TRAVELERS CHAMPIONSHIP: A thrilling four days at Brookline may not have quieted all the controversy in pro golf, as young top-20 players Brooks Koepka and Abraham Ancer are now the latest to defect to the LIV tour, but last week provided exactly what the golf world needed: a grueling test that ended with a suspenseful duel between two of the games bright young stars– players who, for the time being, have been unwavering in their commitment to the PGA Tour. Whatever you may think about the LIV experiment, it seems obvious that what they are offering– limited field 3-day tournaments with a shotgun start and no cut– will never capture the heart and mind of the golf purist in the way that last weekend at The Country Club did.

Many U.S. Open participants will now make the short trek down to Connecticut for the Travelers Championship, an event that has been a fixture on the PGA Tour schedule since 1952 and has been held at the same course, TPC River Highlands in suburban Hartford, since 1984. The tournament touts itself as the second-most attended PGA Tour event annually, behind only the Waste Management Phoenix Open, and the warm galleries and relatively friendly course setup generally make for a relaxing, low-stress week after the U.S. Open pressure cooker.

TPC River Highlands is a par-70 that measures just 6,840 yards, making it one of the shortest tracks on Tour. That being said, a variety of different styles have won this tournament over the years, from bombers like Dustin Johnson and Bubba Watson to short and straight types like Chez Reavie and Russell Knox, so there are several different ways to dissect the Pete Dye/Bobby Weed design, which is a positive trait for any course in my opinion. The greens are small and speedy and can be difficult to hold from the rough, so putting the ball in the fairway will be important this week, but if players are hitting their spots they can really take it low, as Jim Furyk proved with his record-setting 58 here back in 2016. This is a straightforward test– it’s all out in front of you, and there are no difficult stretches to slow your momentum. The winner this week will be a player who gets on a roll and rides it, not one who perseveres through tremendous difficulties. This ain’t the U.S. Open.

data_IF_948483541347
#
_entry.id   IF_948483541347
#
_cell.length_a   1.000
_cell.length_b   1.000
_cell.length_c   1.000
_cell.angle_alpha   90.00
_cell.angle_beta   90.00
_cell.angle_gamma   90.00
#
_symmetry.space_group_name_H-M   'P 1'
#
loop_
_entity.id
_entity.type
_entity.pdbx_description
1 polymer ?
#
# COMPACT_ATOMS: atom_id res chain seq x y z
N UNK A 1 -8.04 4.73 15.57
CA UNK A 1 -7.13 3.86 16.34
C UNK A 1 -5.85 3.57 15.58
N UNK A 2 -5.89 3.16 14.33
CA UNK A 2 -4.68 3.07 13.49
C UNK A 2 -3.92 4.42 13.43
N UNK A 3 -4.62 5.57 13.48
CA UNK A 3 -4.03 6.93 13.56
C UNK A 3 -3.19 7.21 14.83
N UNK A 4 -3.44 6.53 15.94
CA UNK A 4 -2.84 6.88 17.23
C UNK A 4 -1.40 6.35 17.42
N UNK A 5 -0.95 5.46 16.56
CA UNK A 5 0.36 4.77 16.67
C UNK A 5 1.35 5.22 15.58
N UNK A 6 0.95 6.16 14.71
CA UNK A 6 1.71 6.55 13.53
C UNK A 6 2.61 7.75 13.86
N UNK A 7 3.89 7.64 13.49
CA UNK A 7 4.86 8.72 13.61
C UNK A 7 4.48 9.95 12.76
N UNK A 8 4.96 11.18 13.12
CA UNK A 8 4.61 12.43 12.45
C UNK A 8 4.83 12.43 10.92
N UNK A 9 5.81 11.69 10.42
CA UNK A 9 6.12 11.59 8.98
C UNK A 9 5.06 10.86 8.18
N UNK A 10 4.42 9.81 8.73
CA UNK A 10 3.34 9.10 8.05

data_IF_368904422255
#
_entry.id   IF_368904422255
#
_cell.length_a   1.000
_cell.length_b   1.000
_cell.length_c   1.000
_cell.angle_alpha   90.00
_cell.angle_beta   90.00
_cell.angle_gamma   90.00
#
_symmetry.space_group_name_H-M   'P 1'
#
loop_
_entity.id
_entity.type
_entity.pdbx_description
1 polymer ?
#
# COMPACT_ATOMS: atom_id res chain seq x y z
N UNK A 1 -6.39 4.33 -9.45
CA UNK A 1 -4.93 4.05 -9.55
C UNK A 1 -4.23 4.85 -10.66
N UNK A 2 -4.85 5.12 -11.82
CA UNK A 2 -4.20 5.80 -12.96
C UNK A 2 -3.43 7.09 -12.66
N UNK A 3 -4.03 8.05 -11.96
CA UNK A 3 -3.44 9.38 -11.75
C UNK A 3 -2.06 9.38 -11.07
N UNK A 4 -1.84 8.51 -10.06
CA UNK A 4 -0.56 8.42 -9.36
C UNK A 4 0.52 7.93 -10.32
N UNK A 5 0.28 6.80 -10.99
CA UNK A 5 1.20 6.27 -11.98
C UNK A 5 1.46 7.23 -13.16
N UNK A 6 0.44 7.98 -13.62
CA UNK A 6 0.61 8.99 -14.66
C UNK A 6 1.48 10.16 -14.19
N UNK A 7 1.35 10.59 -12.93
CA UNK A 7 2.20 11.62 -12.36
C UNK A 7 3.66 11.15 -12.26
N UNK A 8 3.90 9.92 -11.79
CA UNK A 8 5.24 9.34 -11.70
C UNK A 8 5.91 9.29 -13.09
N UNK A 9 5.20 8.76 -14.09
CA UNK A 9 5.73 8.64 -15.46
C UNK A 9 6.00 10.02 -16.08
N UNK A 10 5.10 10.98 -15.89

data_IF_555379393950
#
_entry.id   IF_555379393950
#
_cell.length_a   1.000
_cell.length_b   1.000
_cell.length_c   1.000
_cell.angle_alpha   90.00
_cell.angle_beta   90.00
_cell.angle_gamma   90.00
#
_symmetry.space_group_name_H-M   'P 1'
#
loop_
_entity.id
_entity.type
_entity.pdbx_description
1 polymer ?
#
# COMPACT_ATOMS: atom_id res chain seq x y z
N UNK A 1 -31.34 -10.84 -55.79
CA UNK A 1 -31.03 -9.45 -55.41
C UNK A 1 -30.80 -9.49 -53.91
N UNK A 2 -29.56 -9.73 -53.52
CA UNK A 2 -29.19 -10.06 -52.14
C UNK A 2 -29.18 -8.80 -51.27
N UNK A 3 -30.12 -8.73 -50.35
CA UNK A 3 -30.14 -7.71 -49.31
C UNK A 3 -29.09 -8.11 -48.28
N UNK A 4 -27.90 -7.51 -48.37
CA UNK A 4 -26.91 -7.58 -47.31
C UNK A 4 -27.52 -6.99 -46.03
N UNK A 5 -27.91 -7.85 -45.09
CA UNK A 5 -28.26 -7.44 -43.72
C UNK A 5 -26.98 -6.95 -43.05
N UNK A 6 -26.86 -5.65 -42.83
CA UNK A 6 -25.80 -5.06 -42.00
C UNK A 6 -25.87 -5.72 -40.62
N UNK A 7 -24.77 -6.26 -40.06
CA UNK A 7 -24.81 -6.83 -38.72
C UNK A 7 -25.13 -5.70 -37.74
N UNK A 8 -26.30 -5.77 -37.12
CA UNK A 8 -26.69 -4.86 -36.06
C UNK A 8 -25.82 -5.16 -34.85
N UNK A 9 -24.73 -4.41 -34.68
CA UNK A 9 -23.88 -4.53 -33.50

The field this week is significantly stronger than we normally see at the Travelers, which can at least partially be explained by Hartford’s proximity to Brookline. The quartet of McIlroy (11.0), Cantlay (11.0), Scheffler (11.5), and Thomas (13.0) head BETDAQ’s Win Market, but the field is quite deep and there are some intriguing options a bit further down the board. With that in mind, here’s what I’m thinking this week:


Recommendations to BACK (odds in parenthesis)

Sam Burns (14.5)- It’s not a hot streak, folks– these last few months are who Sam Burns really is, so get used to seeing him near the top of markets and on the front page of leaderboards for the foreseeable future. In his last eight starts he’s posted two victories and two other top-5 finishes, and he was right in the thick of things at Brookline last week before an unfortunate final round left him in a tie for 27th. Despite his recent run of brilliance he’s still not talked about as one of the world’s best players, but that will likely change if he wins a couple more times this year. Don’t be surprised when it happens, and it very well may happen this week, as Burns has shown his affinity for TPC River Highlands with top-25 finishes here in each of the past two years. Don’t let the short price scare you off– it’s likely to shorten further as the week progresses.

Marc Leishman (56.0)- I simply cannot avoid backing Leishman at this price given his record in this event, which includes a victory, a 3rd-place finish last year, and four other finishes of 21st or better since 2014. He simply devours TPC River Highlands, contending here even when his form heading into the tournament has been a bit shaky. This year, however, he comes in on the heels of a T14 at last week’s U.S. Open, which included a brilliant Sunday 68, so you would think he’d be full of confidence and positivity. He could really kick-start his summer with a win this week, and he’s more than capable of pulling it off at River Highlands. Sign me up at a price like 56.0.

Brice Garnett (84.0)- This tournament has certainly produced its share of surprise winners over the years, so a journeyman like Garnett breaking through with a victory wouldn’t be too far out of the ordinary. His 5th-place finish in this event last year was proof that he can contend at River Highlands, and in hindsight maybe we should’ve seen it coming, because the course profiles as a perfect fit for Garnett, who isn’t particularly long off the tee but is quite handy around the greens and generally does his best work on bentgrass. He’s only two starts removed from a T15 at the Byron Nelson, where he fired a final-round 64, so his game is in good shape and he’s nice and rested after missing out on all the fun at Brookline. As longshots go, Garnett is a live one this week.